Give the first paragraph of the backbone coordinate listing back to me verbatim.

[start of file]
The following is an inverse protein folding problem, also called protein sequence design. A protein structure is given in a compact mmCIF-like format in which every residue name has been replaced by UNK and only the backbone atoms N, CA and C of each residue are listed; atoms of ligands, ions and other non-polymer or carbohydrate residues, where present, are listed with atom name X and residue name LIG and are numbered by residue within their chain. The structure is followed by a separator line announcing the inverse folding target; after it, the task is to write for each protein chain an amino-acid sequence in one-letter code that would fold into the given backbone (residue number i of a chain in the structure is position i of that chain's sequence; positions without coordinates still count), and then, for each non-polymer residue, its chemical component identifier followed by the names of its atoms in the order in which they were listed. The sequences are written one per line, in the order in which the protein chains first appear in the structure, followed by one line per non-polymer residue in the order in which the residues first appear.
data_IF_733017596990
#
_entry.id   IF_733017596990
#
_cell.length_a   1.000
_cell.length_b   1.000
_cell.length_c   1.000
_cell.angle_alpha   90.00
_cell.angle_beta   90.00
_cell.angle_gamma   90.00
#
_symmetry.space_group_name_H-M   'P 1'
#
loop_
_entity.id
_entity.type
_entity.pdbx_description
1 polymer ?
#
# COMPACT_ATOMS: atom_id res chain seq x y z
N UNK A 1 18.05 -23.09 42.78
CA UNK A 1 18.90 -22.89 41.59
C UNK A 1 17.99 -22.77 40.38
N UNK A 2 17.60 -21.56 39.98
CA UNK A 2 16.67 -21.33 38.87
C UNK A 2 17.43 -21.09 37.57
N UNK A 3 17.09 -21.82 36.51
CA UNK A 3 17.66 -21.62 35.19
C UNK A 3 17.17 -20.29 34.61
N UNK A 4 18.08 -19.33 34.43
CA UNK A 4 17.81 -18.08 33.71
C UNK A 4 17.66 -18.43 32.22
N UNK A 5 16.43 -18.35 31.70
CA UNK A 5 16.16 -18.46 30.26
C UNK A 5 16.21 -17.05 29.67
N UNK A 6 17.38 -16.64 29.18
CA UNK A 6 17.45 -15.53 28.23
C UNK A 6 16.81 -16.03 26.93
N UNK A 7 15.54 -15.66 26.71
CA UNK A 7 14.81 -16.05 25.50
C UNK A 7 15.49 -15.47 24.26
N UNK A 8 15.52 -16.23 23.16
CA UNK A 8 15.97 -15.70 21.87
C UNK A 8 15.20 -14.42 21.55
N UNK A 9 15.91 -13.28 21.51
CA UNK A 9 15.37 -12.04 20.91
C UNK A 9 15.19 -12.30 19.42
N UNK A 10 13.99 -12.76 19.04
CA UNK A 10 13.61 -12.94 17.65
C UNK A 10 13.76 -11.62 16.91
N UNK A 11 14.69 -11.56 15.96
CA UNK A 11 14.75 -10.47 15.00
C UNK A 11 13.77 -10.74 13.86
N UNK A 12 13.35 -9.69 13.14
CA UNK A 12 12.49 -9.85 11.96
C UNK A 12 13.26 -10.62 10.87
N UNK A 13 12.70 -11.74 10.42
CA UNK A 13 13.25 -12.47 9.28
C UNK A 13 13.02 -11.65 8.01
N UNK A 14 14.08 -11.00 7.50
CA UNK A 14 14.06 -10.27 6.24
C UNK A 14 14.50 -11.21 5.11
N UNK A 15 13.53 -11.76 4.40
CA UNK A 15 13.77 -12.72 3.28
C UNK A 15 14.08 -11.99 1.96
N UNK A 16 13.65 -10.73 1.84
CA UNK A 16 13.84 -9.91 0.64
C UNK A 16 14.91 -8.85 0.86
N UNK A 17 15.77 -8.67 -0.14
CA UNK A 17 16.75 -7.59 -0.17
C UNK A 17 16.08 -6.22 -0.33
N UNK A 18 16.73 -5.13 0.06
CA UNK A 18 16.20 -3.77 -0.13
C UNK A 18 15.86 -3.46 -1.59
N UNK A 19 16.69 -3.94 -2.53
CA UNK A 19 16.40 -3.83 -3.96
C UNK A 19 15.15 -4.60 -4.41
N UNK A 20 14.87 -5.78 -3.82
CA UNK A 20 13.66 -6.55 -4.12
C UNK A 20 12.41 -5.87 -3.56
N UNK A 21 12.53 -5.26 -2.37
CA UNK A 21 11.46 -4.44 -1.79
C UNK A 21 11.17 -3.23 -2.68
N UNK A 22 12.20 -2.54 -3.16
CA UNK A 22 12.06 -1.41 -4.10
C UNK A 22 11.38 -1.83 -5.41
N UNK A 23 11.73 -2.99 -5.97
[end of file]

The following is an inverse protein folding problem, also called protein sequence design. A protein structure is given in a compact mmCIF-like format in which every residue name has been replaced by UNK and only the backbone atoms N, CA and C of each residue are listed; atoms of ligands, ions and other non-polymer or carbohydrate residues, where present, are listed with atom name X and residue name LIG and are numbered by residue within their chain. The structure is followed by a separator line announcing the inverse folding target; after it, the task is to write for each protein chain an amino-acid sequence in one-letter code that would fold into the given backbone (residue number i of a chain in the structure is position i of that chain's sequence; positions without coordinates still count), and then, for each non-polymer residue, its chemical component identifier followed by the names of its atoms in the order in which they were listed. The sequences are written one per line, in the order in which the protein chains first appear in the structure, followed by one line per non-polymer residue in the order in which the residues first appear.